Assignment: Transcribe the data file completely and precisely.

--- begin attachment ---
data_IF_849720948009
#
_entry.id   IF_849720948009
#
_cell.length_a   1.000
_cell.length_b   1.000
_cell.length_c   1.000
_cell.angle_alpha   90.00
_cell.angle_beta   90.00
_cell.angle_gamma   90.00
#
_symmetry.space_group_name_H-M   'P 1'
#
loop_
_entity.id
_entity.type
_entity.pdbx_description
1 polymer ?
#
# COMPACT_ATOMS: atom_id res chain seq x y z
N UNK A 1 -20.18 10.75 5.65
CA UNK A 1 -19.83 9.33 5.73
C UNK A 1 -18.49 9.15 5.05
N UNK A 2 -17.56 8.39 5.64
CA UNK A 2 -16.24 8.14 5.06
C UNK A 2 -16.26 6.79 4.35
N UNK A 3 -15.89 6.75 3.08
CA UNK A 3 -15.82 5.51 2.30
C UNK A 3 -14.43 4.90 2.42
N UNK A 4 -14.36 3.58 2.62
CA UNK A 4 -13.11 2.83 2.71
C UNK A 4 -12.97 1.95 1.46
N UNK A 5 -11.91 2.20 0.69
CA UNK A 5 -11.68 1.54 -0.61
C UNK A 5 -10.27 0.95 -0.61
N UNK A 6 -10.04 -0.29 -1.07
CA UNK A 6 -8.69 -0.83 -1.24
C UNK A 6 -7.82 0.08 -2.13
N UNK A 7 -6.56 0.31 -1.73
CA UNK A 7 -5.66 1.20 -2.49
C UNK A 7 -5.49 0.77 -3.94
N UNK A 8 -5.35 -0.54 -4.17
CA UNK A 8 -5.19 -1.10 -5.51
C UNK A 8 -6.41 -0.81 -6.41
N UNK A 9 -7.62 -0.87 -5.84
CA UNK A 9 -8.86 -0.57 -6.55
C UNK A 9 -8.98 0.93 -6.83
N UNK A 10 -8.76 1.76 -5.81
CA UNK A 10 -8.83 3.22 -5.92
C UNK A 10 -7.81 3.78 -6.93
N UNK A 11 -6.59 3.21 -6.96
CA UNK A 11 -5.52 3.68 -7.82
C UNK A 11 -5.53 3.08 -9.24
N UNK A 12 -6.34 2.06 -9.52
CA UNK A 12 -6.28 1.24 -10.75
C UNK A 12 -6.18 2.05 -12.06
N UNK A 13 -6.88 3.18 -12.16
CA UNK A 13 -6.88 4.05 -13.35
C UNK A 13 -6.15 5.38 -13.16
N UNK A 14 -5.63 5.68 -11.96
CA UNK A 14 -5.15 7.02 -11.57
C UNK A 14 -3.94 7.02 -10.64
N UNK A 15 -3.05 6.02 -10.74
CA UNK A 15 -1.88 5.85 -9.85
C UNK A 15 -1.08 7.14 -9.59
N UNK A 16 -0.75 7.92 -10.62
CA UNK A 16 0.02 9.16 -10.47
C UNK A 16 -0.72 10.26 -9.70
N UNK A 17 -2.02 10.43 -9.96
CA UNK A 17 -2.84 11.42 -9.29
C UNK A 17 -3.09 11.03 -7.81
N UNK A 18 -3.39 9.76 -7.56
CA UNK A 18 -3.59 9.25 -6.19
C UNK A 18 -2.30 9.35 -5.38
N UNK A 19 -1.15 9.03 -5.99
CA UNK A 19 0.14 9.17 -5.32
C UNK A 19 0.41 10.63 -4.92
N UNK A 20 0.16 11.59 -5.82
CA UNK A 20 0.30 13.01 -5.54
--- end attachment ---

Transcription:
data_IF_849720948009
#
_entry.id   IF_849720948009
#
_cell.length_a   1.000
_cell.length_b   1.000
_cell.length_c   1.000
_cell.angle_alpha   90.00
_cell.angle_beta   90.00
_cell.angle_gamma   90.00
#
_symmetry.space_group_name_H-M   'P 1'
#
loop_
_entity.id
_entity.type
_entity.pdbx_description
1 polymer ?
#
# COMPACT_ATOMS: atom_id res chain seq x y z
N UNK A 1 -20.18 10.75 5.65
CA UNK A 1 -19.83 9.33 5.73
C UNK A 1 -18.49 9.15 5.05
N UNK A 2 -17.56 8.39 5.64
CA UNK A 2 -16.24 8.14 5.06
C UNK A 2 -16.26 6.79 4.35
N UNK A 3 -15.89 6.75 3.08
CA UNK A 3 -15.82 5.51 2.30
C UNK A 3 -14.43 4.90 2.42
N UNK A 4 -14.36 3.58 2.62
CA UNK A 4 -13.11 2.83 2.71
C UNK A 4 -12.97 1.95 1.46
N UNK A 5 -11.91 2.20 0.69
CA UNK A 5 -11.68 1.54 -0.61
C UNK A 5 -10.27 0.95 -0.61
N UNK A 6 -10.04 -0.29 -1.07
CA UNK A 6 -8.69 -0.83 -1.24
C UNK A 6 -7.82 0.08 -2.13
N UNK A 7 -6.56 0.31 -1.73
CA UNK A 7 -5.66 1.20 -2.49
C UNK A 7 -5.49 0.77 -3.94
N UNK A 8 -5.35 -0.54 -4.17
CA UNK A 8 -5.19 -1.10 -5.51
C UNK A 8 -6.41 -0.81 -6.41
N UNK A 9 -7.62 -0.87 -5.84
CA UNK A 9 -8.86 -0.57 -6.55
C UNK A 9 -8.98 0.93 -6.83
N UNK A 10 -8.76 1.76 -5.81
CA UNK A 10 -8.83 3.22 -5.92
C UNK A 10 -7.81 3.78 -6.93
N UNK A 11 -6.59 3.21 -6.96
CA UNK A 11 -5.52 3.68 -7.82
C UNK A 11 -5.53 3.08 -9.24
N UNK A 12 -6.34 2.06 -9.52
CA UNK A 12 -6.28 1.24 -10.75
C UNK A 12 -6.18 2.05 -12.06
N UNK A 13 -6.88 3.18 -12.16
CA UNK A 13 -6.88 4.05 -13.35
C UNK A 13 -6.15 5.38 -13.16
N UNK A 14 -5.63 5.68 -11.96
CA UNK A 14 -5.15 7.02 -11.57
C UNK A 14 -3.94 7.02 -10.64
N UNK A 15 -3.05 6.02 -10.74
CA UNK A 15 -1.88 5.85 -9.85
C UNK A 15 -1.08 7.14 -9.59
N UNK A 16 -0.75 7.92 -10.62
CA UNK A 16 0.02 9.16 -10.47
C UNK A 16 -0.72 10.26 -9.70
N UNK A 17 -2.02 10.43 -9.96
CA UNK A 17 -2.84 11.42 -9.29
C UNK A 17 -3.09 11.03 -7.81
N UNK A 18 -3.39 9.76 -7.56
CA UNK A 18 -3.59 9.25 -6.19
C UNK A 18 -2.30 9.35 -5.38
N UNK A 19 -1.15 9.03 -5.99
CA UNK A 19 0.14 9.17 -5.32
C UNK A 19 0.41 10.63 -4.92
N UNK A 20 0.16 11.59 -5.82
CA UNK A 20 0.30 13.01 -5.54